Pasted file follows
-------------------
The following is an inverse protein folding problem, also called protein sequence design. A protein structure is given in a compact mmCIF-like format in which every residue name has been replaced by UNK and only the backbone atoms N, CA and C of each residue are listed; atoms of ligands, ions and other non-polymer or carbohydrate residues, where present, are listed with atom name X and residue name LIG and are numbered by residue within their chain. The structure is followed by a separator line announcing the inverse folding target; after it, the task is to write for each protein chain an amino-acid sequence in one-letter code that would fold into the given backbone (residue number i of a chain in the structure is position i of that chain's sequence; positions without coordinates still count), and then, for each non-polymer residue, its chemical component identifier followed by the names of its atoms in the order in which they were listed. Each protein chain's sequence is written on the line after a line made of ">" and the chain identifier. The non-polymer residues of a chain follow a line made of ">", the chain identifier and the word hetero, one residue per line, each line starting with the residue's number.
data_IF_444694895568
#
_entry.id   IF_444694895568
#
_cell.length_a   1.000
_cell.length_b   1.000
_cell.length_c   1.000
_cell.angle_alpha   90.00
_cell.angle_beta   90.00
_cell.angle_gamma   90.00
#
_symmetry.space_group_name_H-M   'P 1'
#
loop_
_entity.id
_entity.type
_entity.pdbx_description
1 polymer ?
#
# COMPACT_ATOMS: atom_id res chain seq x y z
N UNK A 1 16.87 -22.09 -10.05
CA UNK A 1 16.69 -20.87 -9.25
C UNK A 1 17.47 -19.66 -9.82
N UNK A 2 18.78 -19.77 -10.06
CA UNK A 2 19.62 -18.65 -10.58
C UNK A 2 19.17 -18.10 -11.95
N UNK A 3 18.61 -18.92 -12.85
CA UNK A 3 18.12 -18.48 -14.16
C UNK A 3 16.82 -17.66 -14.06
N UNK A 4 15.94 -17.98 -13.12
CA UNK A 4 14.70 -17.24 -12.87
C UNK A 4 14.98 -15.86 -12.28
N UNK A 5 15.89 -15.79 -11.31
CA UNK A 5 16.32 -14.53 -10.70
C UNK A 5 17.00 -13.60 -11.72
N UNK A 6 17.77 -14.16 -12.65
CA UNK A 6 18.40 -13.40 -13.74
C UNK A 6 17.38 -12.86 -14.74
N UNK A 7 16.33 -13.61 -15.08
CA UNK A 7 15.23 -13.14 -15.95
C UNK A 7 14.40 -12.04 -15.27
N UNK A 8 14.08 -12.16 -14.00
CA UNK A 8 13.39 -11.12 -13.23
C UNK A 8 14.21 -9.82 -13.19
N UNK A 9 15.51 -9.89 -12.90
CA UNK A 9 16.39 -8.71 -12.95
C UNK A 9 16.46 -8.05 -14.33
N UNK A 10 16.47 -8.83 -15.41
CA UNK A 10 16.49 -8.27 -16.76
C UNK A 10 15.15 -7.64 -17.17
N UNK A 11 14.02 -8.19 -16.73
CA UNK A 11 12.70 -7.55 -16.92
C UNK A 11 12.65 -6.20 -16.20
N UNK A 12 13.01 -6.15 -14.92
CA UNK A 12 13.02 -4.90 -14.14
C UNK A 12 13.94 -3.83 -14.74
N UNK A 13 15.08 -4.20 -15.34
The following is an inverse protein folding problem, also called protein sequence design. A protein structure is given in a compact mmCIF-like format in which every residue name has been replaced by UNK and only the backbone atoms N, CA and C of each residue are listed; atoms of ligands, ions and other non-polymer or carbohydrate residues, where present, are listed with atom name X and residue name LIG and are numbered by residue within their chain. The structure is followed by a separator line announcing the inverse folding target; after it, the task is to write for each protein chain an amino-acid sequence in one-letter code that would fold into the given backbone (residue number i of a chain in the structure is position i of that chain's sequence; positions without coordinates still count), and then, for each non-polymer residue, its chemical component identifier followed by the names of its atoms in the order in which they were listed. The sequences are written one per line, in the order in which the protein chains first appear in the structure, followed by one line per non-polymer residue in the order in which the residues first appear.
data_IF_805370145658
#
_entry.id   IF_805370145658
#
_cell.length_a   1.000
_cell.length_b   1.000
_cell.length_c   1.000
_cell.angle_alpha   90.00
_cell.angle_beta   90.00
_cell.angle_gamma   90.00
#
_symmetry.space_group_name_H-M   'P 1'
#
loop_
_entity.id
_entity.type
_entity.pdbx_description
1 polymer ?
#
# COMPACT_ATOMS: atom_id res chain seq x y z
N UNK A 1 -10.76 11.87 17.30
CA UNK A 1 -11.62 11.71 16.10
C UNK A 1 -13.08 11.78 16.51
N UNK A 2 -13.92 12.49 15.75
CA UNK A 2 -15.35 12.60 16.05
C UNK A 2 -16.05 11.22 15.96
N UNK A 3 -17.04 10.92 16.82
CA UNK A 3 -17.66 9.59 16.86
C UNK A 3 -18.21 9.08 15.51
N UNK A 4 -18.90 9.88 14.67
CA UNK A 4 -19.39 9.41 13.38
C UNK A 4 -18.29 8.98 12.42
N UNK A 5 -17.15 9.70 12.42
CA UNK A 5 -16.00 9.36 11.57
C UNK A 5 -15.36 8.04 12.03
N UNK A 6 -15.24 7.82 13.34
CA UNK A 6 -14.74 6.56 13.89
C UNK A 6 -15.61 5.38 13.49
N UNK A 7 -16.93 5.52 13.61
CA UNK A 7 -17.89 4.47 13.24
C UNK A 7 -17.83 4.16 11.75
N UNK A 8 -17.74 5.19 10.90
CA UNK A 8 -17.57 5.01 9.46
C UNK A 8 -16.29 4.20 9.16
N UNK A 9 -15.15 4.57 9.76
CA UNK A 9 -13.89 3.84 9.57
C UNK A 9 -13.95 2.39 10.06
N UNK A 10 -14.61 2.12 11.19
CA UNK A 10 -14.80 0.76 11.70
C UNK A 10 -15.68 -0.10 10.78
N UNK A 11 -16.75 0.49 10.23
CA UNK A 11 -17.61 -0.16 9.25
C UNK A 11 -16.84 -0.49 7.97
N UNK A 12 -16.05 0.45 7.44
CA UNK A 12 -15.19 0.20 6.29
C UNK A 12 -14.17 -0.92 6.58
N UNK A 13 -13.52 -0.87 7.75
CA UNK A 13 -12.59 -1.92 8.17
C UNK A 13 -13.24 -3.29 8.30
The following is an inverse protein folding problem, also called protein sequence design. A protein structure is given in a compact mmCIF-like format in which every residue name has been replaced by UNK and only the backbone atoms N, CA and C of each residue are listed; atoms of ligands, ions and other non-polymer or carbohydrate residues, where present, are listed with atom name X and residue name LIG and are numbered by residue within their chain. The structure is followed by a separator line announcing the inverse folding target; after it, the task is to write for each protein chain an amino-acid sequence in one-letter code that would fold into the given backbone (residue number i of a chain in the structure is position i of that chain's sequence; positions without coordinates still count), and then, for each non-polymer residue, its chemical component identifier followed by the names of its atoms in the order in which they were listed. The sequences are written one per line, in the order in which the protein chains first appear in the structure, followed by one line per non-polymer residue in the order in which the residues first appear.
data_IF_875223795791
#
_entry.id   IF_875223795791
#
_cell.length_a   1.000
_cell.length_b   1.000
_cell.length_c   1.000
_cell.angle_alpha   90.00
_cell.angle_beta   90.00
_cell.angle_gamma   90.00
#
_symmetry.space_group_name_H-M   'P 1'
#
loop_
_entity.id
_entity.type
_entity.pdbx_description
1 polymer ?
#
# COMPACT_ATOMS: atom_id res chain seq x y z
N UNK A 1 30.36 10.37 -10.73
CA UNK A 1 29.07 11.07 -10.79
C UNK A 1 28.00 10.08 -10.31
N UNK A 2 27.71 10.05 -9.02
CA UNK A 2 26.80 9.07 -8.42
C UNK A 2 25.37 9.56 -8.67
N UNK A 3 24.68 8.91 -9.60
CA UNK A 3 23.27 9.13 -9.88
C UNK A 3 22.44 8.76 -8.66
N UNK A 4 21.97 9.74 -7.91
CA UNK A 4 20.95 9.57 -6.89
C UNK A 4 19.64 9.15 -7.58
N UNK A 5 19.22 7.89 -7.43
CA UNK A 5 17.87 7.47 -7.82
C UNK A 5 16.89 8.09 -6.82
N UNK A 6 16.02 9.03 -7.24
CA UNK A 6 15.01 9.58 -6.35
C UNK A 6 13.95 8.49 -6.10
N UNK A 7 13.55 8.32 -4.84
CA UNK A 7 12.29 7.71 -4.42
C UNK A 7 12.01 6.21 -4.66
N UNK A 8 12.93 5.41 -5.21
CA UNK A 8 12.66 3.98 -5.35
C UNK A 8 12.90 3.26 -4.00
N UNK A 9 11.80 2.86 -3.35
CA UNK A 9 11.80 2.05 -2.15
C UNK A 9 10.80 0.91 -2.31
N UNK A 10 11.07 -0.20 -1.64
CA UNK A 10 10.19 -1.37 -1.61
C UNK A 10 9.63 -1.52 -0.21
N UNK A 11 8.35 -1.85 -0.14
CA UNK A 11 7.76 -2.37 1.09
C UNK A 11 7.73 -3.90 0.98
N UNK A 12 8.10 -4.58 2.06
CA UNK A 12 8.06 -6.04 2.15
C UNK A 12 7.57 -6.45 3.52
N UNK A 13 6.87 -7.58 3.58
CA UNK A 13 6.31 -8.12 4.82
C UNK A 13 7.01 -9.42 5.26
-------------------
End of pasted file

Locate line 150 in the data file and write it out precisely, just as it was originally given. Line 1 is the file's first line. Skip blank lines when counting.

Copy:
CA UNK A 4 20.95 9.57 -6.89